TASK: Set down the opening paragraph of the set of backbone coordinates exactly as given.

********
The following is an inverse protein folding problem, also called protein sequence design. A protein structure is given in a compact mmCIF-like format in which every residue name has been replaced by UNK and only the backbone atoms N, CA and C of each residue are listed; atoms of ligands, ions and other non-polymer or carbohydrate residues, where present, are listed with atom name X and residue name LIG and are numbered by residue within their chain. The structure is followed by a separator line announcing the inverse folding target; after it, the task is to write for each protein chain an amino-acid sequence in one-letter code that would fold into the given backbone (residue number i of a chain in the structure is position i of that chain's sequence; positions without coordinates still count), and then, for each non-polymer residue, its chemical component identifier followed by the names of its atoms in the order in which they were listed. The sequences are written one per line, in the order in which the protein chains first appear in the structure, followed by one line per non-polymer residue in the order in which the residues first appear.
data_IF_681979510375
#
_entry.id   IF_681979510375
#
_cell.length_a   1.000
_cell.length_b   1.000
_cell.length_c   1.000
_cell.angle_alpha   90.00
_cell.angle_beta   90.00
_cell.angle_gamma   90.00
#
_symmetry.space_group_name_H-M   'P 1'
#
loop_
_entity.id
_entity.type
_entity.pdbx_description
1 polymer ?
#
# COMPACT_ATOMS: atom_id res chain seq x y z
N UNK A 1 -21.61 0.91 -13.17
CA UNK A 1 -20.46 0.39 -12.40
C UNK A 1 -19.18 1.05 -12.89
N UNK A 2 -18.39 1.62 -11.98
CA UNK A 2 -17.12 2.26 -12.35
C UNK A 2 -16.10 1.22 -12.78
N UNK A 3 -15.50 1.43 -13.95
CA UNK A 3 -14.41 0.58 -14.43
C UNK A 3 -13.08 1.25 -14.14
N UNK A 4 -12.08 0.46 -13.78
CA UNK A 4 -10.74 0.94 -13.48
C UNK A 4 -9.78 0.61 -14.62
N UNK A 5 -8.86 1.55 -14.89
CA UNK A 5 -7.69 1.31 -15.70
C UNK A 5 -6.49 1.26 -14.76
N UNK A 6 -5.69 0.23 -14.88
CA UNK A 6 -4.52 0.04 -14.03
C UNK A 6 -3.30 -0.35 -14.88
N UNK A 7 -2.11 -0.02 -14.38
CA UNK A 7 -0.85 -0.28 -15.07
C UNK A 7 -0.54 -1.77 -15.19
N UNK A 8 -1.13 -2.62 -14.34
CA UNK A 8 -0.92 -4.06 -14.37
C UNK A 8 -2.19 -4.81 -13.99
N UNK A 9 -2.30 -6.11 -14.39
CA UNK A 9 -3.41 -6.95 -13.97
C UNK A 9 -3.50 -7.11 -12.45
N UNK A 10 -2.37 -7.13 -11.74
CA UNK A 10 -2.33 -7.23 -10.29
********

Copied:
The following is an inverse protein folding problem, also called protein sequence design. A protein structure is given in a compact mmCIF-like format in which every residue name has been replaced by UNK and only the backbone atoms N, CA and C of each residue are listed; atoms of ligands, ions and other non-polymer or carbohydrate residues, where present, are listed with atom name X and residue name LIG and are numbered by residue within their chain. The structure is followed by a separator line announcing the inverse folding target; after it, the task is to write for each protein chain an amino-acid sequence in one-letter code that would fold into the given backbone (residue number i of a chain in the structure is position i of that chain's sequence; positions without coordinates still count), and then, for each non-polymer residue, its chemical component identifier followed by the names of its atoms in the order in which they were listed. The sequences are written one per line, in the order in which the protein chains first appear in the structure, followed by one line per non-polymer residue in the order in which the residues first appear.